The following scenarios will provide a basis for an appreciation of the invention. These scenarios are based on actual cases. In the following descriptions, the invention is referred to as “PocketDoc”, a trademark adopted for the invention by the inventors. While the following scenarios are based on actual cases, names have been altered for privacy.

Scenario 1—Dr. Samson, Susan, Ruth, Barbara

Dr. Samson is a urologist at Children's Hospital who has particular concerns about his patients. Several of his patients are supposed to be catheterizing themselves everyday; however, due to their high levels of urinary tract infections (UTIs), he believes they are not doing this properly. Dr. Samson uses the PocketDoc™ system as a new method of encouraging compliance from his patients. He creates patient profiles with a unique user interface designed to be similar to the clipboard system with which he is familiar. At first Dr. Samson was unsure about creating the tutorials for his patients, but after some practice he finds it easy to use to create tutorials to guide his patients through catheterization. After creating tutorials for patients, he can set up alerts for them and receive information regarding their progress via the messaging system included in the invention. Dr. Samson especially likes the ability to ask his patients questions about how they are feeling through the surveys. This allows him to pick up on early signs of a possible UTI.

Dr. Samson's favorite thing about using the PocketDoc™ system is the user interface. Designed to look like an office when opened, the interface is intuitive. Additionally, the use of a clipboard-like interface for creating patient alerts was something he was already familiar with so he did not have to adapt to something new to use the software. Dr. Samson is also pleased that the tablet is mobile and he can carry it around his office.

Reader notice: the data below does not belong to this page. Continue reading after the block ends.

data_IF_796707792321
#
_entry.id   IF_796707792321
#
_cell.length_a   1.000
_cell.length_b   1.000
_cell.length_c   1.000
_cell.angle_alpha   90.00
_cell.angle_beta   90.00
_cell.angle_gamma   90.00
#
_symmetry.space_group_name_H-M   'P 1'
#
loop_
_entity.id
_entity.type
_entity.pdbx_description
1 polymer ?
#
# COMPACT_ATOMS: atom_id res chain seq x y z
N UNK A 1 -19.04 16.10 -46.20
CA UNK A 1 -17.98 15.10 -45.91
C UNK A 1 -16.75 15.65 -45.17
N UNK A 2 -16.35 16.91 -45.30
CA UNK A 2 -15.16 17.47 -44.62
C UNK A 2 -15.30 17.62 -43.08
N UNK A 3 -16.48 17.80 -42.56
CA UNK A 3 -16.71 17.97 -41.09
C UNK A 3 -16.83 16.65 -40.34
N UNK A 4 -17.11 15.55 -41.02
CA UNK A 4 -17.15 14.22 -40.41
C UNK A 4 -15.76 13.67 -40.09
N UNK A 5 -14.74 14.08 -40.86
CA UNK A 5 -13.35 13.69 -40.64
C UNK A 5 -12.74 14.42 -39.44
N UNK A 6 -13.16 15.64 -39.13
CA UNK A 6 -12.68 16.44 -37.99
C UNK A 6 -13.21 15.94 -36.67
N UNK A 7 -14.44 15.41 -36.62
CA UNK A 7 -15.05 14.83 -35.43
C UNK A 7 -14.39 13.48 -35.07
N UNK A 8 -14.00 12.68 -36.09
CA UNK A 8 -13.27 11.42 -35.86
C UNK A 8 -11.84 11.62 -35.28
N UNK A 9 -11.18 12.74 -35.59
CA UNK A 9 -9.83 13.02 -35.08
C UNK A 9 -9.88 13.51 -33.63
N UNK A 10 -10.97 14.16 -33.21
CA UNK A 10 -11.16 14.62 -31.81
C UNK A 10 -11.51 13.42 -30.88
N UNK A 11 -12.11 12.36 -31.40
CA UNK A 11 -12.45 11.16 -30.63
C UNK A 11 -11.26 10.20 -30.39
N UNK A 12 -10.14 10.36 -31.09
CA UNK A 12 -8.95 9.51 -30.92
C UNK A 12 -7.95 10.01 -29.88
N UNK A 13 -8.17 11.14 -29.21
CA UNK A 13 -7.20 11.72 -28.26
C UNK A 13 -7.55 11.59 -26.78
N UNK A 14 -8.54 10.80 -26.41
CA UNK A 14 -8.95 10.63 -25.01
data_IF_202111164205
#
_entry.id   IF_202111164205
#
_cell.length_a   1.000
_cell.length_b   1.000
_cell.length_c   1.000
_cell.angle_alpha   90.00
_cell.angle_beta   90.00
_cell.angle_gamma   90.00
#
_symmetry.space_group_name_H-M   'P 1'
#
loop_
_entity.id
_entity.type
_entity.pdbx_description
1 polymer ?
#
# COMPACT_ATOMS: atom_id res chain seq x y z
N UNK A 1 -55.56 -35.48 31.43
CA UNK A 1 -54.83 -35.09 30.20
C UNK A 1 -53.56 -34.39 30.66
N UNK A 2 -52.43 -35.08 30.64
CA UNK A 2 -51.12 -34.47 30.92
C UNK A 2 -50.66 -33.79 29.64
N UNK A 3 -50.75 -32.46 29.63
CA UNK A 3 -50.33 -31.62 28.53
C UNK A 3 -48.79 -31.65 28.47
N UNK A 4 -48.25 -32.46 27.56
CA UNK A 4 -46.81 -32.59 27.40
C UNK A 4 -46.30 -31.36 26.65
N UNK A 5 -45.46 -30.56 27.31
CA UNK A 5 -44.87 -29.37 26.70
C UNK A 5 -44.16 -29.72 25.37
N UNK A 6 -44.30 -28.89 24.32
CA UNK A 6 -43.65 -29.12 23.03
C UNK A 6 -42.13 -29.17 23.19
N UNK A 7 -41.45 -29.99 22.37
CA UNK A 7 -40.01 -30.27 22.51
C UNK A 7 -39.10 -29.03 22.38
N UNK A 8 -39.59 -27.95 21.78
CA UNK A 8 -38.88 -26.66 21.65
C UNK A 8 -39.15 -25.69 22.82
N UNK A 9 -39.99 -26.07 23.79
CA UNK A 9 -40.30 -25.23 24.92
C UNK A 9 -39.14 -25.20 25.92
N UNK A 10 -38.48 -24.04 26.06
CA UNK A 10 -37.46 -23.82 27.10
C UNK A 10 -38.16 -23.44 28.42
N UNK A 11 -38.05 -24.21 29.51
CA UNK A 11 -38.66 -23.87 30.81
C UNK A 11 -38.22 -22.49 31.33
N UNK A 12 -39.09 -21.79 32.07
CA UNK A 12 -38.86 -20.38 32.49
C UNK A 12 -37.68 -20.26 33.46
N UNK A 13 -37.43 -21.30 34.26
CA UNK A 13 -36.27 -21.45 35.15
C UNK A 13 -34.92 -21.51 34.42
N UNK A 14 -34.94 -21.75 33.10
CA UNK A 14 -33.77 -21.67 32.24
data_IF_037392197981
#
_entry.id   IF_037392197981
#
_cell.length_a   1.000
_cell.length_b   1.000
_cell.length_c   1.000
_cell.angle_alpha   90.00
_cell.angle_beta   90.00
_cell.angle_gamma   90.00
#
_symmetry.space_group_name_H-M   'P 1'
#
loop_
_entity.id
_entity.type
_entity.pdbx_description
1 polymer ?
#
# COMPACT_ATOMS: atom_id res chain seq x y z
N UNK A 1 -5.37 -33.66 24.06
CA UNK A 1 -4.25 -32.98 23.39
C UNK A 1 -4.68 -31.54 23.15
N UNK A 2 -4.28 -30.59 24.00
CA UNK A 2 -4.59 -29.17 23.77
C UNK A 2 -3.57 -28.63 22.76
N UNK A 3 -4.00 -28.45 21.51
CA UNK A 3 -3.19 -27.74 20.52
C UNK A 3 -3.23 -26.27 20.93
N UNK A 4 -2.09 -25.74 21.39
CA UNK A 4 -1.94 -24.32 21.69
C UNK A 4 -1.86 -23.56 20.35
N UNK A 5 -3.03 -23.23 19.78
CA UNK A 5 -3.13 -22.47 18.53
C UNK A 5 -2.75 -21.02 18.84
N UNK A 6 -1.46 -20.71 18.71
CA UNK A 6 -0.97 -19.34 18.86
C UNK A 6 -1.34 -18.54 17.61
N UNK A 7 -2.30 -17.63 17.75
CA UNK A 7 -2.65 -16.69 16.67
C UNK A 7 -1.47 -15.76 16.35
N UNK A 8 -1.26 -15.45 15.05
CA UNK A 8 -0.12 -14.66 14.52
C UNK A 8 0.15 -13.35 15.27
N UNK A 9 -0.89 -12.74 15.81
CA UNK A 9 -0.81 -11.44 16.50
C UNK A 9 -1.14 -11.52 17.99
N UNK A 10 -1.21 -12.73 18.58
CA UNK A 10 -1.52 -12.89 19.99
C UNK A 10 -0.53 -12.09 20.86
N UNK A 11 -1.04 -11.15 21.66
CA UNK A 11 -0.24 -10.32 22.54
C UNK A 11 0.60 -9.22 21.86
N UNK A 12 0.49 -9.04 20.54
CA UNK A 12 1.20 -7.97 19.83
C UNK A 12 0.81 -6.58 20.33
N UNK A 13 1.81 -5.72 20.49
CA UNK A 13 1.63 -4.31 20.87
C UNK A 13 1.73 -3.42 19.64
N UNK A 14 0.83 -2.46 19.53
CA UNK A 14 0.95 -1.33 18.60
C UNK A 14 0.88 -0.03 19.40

Susan is a 15 year old freshman in high school. She has been a patient of Dr. Samson's for five years. As part of her treatment she is supposed to catheterize herself several times a day. When Susan gets busy with school and other activities, she often forgets to catheterize herself or, by rushing, she fails to perform the procedure properly. When Dr. Samson introduced her to the PocketDoc™ system, she was apprehensive that it would function as an electrical leash. However, after using it for a week, she is sold. The alerts are quiet and, because of password protection, no one is able to find out about her treatment. Susan remembers to catheterize herself and makes fewer mistakes because she can follow the provided tutorial. She likes the program so much she convinced her diabetes doctor to use the PocketDoc™ system so that she can be reminded to check her blood sugar and communicate with him more easily when she is having problems.

Susan's favorite thing about the PocketDoc™ system is the ability to covert the alerting system which sounds like a telephone ringer and the password protected alerts, and she gets to carry a smart phone at school.

Susan's mother, Ruth used to worry about her daughter forgetting her medical procedures. However, now that Susan uses the invention, she does not have to worry all the time. If Susan misses an alert, a message is sent to Ruth informing her of the missed alert. If Susan is at school, Ruth calls the school nurse to correct things. If Susan is home, she simply reminds her to complete the given treatment.

Ruth's favorite thing about the PocketDoc™ system is that she and Susan fight less because she is not constantly nagging Susan about her treatment; rather, she only asks Susan about her treatments when she misses an alert.

Sometimes Susan misses an alert. Then Ruth calls Barbara, the school nurse. Barbara then calls Susan to her office to complete the treatment.

Barbara's favorite thing about the PocketDoc™ system is that it is a comprehensive treatment program which holds Susan accountable for her treatment yet provides a support system when Susan forgets. Since Susan has been using the PocketDoc™ system she is healthier and makes fewer visits to Barbara.

Scenario 2—John, Mary, Foster Children, Family Pediatrician